Last updated: 11 October 2017
Women and children the world over are exposed daily to a quiet killer: household smoke. The World Health Organization (WHO) reports that in 23 countries, 10% of deaths are due to just two environmental risk factors: unsafe water, including poor sanitation and hygiene; and household air pollution due to solid fuel use for cooking. A WHO report from June 2015 states that "seven million deaths every year are attributable to air pollution. This makes it one of the most important health risk factors globally, comparable to tobacco smoking, and the largest killer in some countries.
Globally, 88% of the world’s population breathes air that does not meet WHO’s air quality guidelines". While much of this pollution comes from transportation and power generation emissions, household sources are a significant contributor to global air pollution. For example, a December 2016 publication from the Global Alliance for Clean Cookstoves reports that researchers in India found that 30% of outdoor particulate matter pollution can be attributed to household emissions. A separate study, performed in China, indicated that "efforts to reduce household air pollution have been considerably more effective at reducing overall pollution than efforts to regulate emissions from the transportation and power sectors." Although curbing emissions from these sources is a critical step in reducing global air pollution, expanding the use of clean cookstoves can often lead to the most rapid benefits for individuals and their families as clean cookstoves greatly reduce or eliminate the dangerous health impacts of household air pollution. The good news is that the adoption of tier 4 (non-biomass) stoves, which have lowest emissions of all available stoves and includes solar cookers, increased from ~30% in 2013 to almost 50% in 2015.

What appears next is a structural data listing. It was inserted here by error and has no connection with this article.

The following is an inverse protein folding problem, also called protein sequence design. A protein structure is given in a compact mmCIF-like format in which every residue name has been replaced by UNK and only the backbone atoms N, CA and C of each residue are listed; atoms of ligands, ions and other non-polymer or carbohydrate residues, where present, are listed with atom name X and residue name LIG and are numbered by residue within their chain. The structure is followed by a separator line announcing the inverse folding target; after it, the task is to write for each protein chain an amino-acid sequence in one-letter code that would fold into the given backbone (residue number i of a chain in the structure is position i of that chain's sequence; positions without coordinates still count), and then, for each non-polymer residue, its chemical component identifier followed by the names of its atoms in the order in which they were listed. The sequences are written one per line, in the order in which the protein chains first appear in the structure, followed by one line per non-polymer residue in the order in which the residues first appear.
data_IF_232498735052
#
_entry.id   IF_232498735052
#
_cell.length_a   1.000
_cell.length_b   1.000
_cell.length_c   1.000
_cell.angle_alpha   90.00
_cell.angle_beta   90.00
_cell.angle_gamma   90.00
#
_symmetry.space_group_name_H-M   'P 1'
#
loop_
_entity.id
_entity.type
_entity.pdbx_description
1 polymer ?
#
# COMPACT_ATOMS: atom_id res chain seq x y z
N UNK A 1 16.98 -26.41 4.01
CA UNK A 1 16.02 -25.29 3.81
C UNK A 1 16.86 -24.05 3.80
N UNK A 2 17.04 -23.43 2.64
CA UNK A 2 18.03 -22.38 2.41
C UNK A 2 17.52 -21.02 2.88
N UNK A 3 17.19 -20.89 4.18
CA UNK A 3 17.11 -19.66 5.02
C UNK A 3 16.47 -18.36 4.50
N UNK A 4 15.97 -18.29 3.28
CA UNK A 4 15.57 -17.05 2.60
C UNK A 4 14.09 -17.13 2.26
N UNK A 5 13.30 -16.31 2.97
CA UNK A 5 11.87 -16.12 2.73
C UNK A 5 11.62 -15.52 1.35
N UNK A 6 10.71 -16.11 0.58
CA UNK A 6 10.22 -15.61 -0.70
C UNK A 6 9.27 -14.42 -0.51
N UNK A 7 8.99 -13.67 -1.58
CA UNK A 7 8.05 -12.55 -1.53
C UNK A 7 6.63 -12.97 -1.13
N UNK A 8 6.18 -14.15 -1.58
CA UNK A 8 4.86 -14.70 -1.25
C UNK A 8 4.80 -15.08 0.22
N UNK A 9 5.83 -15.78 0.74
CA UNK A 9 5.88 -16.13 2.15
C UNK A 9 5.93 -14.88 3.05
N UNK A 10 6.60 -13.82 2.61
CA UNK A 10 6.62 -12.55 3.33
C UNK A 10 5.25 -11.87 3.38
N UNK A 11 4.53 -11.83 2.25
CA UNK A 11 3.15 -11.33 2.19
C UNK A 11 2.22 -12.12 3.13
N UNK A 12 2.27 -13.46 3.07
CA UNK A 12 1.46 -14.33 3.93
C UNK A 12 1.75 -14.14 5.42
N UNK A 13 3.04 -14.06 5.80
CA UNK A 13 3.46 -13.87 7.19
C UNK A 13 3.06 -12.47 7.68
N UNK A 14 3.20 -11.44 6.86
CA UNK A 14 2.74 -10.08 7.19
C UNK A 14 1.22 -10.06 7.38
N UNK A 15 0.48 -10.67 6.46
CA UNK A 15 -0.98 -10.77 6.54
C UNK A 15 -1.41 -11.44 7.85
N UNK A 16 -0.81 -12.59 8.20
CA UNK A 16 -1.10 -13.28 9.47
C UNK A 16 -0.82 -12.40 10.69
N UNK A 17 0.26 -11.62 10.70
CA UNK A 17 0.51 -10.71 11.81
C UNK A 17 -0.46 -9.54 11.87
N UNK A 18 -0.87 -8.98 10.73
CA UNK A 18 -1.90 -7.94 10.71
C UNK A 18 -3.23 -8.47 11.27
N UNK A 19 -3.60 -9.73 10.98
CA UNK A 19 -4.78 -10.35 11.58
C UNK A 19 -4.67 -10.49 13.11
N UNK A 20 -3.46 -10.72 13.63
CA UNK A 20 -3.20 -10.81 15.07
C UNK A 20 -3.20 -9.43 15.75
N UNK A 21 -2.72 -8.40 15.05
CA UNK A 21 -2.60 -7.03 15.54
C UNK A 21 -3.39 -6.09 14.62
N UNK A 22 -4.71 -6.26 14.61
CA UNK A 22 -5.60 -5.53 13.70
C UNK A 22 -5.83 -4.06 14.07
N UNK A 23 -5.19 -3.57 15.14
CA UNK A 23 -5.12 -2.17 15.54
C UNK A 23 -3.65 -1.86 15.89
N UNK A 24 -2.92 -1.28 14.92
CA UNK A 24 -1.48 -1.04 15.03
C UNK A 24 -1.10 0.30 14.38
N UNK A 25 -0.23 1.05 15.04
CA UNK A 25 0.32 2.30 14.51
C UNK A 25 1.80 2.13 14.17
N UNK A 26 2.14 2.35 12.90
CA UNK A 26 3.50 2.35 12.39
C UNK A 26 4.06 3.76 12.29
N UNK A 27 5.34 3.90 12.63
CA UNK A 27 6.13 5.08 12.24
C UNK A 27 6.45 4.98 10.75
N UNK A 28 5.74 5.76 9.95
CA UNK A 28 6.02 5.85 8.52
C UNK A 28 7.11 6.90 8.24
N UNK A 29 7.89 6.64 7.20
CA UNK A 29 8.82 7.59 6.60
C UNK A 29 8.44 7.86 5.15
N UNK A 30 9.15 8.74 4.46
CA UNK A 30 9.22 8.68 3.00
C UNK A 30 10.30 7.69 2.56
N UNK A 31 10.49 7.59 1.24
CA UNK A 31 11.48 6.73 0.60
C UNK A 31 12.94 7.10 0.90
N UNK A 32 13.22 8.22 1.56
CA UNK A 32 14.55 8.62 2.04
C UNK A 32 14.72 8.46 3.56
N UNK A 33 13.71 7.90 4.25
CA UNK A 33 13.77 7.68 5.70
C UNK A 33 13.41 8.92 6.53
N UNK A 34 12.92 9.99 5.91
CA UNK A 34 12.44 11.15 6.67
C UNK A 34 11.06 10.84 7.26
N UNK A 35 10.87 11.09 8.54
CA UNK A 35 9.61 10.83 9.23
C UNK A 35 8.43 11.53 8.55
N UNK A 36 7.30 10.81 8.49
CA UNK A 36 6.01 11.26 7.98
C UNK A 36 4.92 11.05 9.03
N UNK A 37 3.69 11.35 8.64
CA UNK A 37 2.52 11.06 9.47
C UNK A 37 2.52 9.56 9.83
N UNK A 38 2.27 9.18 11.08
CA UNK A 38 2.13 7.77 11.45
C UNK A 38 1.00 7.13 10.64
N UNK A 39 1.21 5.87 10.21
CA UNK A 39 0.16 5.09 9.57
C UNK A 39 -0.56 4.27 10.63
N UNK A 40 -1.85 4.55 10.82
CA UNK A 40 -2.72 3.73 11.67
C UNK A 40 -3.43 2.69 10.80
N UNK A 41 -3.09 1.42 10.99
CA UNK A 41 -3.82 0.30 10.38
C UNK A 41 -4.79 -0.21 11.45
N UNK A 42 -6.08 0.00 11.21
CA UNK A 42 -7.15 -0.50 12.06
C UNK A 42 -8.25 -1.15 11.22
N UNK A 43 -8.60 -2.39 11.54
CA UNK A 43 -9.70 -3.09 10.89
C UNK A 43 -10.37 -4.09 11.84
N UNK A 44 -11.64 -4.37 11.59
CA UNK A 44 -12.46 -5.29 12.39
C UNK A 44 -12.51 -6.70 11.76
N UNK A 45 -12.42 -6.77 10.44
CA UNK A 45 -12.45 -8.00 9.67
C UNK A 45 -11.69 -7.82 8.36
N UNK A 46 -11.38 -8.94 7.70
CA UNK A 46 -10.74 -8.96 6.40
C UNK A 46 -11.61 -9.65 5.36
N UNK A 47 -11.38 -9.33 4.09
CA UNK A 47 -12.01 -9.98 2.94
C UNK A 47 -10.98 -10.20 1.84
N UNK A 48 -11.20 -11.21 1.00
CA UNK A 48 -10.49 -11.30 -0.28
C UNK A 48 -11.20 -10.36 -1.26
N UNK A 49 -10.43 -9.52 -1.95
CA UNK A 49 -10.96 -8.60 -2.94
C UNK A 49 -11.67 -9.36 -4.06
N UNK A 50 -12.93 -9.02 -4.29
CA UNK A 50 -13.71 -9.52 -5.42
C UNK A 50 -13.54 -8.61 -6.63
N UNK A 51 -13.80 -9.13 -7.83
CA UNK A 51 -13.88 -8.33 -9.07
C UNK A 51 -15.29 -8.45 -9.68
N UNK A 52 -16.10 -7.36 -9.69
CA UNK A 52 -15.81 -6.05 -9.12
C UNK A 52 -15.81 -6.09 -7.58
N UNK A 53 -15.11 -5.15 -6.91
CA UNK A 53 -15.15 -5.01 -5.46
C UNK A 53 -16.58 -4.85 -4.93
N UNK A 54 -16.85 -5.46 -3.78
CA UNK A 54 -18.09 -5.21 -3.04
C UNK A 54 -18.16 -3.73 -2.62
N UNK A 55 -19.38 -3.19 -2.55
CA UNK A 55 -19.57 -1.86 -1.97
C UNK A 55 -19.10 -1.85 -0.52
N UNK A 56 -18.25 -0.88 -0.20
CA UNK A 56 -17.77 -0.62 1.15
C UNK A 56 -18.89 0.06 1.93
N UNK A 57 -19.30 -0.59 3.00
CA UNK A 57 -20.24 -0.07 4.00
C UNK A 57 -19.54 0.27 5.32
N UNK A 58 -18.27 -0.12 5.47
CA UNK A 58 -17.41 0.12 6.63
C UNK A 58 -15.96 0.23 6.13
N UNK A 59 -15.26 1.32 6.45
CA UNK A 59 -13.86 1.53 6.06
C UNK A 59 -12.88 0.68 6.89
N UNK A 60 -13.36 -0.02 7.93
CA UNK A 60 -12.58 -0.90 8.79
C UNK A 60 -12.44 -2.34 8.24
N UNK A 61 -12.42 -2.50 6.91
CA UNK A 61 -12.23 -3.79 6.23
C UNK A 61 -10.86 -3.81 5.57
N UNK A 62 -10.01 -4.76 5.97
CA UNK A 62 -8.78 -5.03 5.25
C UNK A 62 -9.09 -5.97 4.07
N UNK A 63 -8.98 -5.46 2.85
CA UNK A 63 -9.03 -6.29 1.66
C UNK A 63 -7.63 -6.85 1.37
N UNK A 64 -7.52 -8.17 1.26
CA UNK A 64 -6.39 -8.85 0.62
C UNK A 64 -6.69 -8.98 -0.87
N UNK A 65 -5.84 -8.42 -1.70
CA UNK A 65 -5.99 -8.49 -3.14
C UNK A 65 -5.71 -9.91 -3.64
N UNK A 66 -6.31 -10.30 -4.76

The World Health Organization states that “household air pollution from solid fuel use is responsible for more than 1.6 million annual deaths and 2.7% of the global burden of disease…This makes this risk factor the second biggest environmental contributor to ill health, behind unsafe water and sanitation. Dependence on polluting solid fuels to meet basic energy needs represents one of the biggest threats to children’s health. Acute lower respiratory infections, in particular pneumonia, continue to be the biggest killer of young children and cause more than four million annual deaths. This toll almost exclusively falls on children in developing countries.” Scarce fuel also means unsafe drinking water is not heated to control water-borne diseases, and slow-cooking nutritious foods such as beans are dropped from family diets. In Kenya, water and smoke related diseases are among the top five major causes of mortality in children under age five years. According to PSI, current estimates show that the country has an annual incidence of between 3.5 and 4.6 severe diarrhea episodes per child. Poor nutrition, smoke and unsafe drinking water are also a health threat for people with AIDS.